Financial Q&A: What's an old $2 bill worth?
Submit your questions to Steve at: email@example.com
Q: I have a 1928 D $2 bill with a red seal and serial number. It has some folds on the bill. I would like to know what the "worth" of this $2 bill is.
A.K., via e-mail
A: You're probably holding a Federal Reserve Note, or perhaps a US Note. Either way, Patrick Mason, manager of DSS Coin & Bullion, in Omaha, Neb., says that even after all these years it's basically worth two bucks.
"They were doing the same thing back then, too," Mr. Mason says of government printing presses that seemed to be on a 24-7 cycle. "They print, and they print, and they print."
Rarity determines worth, not just age. If you're interested in paper money that has some collector value, Mason would point you to bills that were much larger in size than those we currently tuck into our wallets. They were last printed in 1923.
He also likes bills that were printed privately by individual banks before the federal government muscled them out of the game.
Q: I am considering moving $143,000 (originally invested as $50,000) in a variable annuity from a large insurance company to another adviser. The annuity now has so many fees, and I feel that I can make more money with the new outfit. I realize that with the annuity, the $50,000 is guaranteed if the market should drop greatly. But I can't imagine how an insurance company would have the funds to guarantee if I lost $93,000. I don't have an accountant and was wondering how to determine my taxes based on this sum. Also, could I transfer some of the money into a mutual fund with the new firm and the rest into an IRA with them?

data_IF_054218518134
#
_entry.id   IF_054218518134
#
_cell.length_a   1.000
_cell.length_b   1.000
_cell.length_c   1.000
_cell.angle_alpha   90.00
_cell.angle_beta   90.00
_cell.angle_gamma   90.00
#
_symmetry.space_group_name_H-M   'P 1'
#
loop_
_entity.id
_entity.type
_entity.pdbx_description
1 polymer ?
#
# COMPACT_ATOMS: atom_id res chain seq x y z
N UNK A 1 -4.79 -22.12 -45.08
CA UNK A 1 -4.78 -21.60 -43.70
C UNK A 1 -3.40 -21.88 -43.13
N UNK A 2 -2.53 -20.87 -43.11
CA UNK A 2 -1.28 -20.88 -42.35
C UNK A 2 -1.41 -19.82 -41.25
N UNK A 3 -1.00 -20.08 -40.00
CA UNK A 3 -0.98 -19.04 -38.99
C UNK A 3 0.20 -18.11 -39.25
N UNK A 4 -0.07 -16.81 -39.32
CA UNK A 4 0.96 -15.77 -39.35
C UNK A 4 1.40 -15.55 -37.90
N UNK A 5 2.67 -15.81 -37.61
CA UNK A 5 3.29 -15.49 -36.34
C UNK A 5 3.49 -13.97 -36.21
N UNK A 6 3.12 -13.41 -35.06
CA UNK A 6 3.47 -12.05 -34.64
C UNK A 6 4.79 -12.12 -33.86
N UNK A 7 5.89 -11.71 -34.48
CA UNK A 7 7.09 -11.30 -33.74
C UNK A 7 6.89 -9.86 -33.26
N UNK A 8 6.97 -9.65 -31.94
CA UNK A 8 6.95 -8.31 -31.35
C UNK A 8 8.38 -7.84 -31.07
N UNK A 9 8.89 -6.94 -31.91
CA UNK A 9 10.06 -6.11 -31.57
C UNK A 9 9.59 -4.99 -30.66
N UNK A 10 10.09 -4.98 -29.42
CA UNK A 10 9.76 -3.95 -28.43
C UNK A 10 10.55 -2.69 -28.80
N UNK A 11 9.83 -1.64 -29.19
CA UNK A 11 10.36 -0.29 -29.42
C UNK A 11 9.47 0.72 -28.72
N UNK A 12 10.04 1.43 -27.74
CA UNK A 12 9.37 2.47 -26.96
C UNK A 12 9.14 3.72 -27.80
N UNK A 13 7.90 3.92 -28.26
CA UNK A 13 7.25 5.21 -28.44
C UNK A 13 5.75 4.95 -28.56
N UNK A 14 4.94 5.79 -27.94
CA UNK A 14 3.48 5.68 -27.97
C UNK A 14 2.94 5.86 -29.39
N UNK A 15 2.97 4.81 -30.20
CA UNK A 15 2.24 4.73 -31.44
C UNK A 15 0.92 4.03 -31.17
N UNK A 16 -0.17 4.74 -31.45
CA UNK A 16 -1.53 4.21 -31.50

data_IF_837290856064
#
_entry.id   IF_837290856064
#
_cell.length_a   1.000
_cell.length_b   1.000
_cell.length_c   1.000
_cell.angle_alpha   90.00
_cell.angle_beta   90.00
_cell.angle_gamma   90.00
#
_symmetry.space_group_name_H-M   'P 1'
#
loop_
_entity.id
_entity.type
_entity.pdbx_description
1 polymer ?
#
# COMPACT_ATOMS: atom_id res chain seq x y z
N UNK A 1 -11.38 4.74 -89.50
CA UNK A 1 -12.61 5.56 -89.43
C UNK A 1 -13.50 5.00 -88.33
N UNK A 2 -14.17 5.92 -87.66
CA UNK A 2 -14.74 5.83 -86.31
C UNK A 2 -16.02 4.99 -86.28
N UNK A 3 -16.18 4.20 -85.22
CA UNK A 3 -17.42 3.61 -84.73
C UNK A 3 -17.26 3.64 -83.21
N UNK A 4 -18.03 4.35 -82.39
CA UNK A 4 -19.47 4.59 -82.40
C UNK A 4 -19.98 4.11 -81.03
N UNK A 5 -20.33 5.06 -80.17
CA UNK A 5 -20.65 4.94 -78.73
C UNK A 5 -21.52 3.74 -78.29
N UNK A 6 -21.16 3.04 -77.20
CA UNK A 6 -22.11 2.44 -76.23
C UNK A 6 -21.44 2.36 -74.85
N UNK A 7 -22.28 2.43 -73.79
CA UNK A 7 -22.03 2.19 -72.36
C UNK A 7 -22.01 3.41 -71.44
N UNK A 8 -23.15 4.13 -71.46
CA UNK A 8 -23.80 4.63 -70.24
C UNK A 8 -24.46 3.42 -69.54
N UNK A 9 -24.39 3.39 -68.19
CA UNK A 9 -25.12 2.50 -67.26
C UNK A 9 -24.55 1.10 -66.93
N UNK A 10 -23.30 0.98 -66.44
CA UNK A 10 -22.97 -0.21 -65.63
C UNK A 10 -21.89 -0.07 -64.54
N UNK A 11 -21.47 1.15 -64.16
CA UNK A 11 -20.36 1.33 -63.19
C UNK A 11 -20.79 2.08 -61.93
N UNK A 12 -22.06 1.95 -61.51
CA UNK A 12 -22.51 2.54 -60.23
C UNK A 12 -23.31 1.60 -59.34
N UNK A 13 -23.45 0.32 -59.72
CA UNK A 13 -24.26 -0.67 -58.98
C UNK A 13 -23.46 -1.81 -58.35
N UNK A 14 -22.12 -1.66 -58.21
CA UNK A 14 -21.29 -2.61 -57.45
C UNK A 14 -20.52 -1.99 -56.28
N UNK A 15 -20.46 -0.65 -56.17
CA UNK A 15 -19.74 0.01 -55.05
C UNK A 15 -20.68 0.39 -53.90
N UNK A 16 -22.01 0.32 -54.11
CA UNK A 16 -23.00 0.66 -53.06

C.J.F., Memphis, Tenn.
A: It sounds to Harold Rogers, a certified financial planner in Jacksonville, Fla., that the annuity has performed well for you. Now, however, you could move the money under IRS Code Section 1035 to another annuity without paying any current taxes, and the $143,000 would be guaranteed either as an income base or as a death benefit.
With a deferred annuity, the $143,000 base would increase in each year in the next 10 in which you did not take any withdrawals. If you started withdrawing income immediately, you would be guaranteed income for life based on the $143,000. If you surrender the annuity and don't transfer it to another annuity, you'll pay income taxes on the full amount of the profit you made. This latter move would reduce your capital base that provides income, thereby reducing the amount of income you could count on.
You may or may not make more money with the new outfit, Mr. Rogers says. To prevent losing your income base, you may be limited to investing more conservatively outside of the annuity.
Rogers suggests that you investigate closely any claims that the new adviser is making money since the market has been dropping since October of 2007. It isn't impossible, he says, but you'll want to see how he did it and what risks he took.
If the existing annuity is not in an IRA, you cannot transfer from it to an IRA, except for an amount equal to the amount you earned in the tax year for which you were making the IRA contribution, Rogers says. But the annuity would provide you with the same tax-deferral benefits you would have if you did transfer to an IRA. You just wouldn't have any minimum required distributions with the annuity.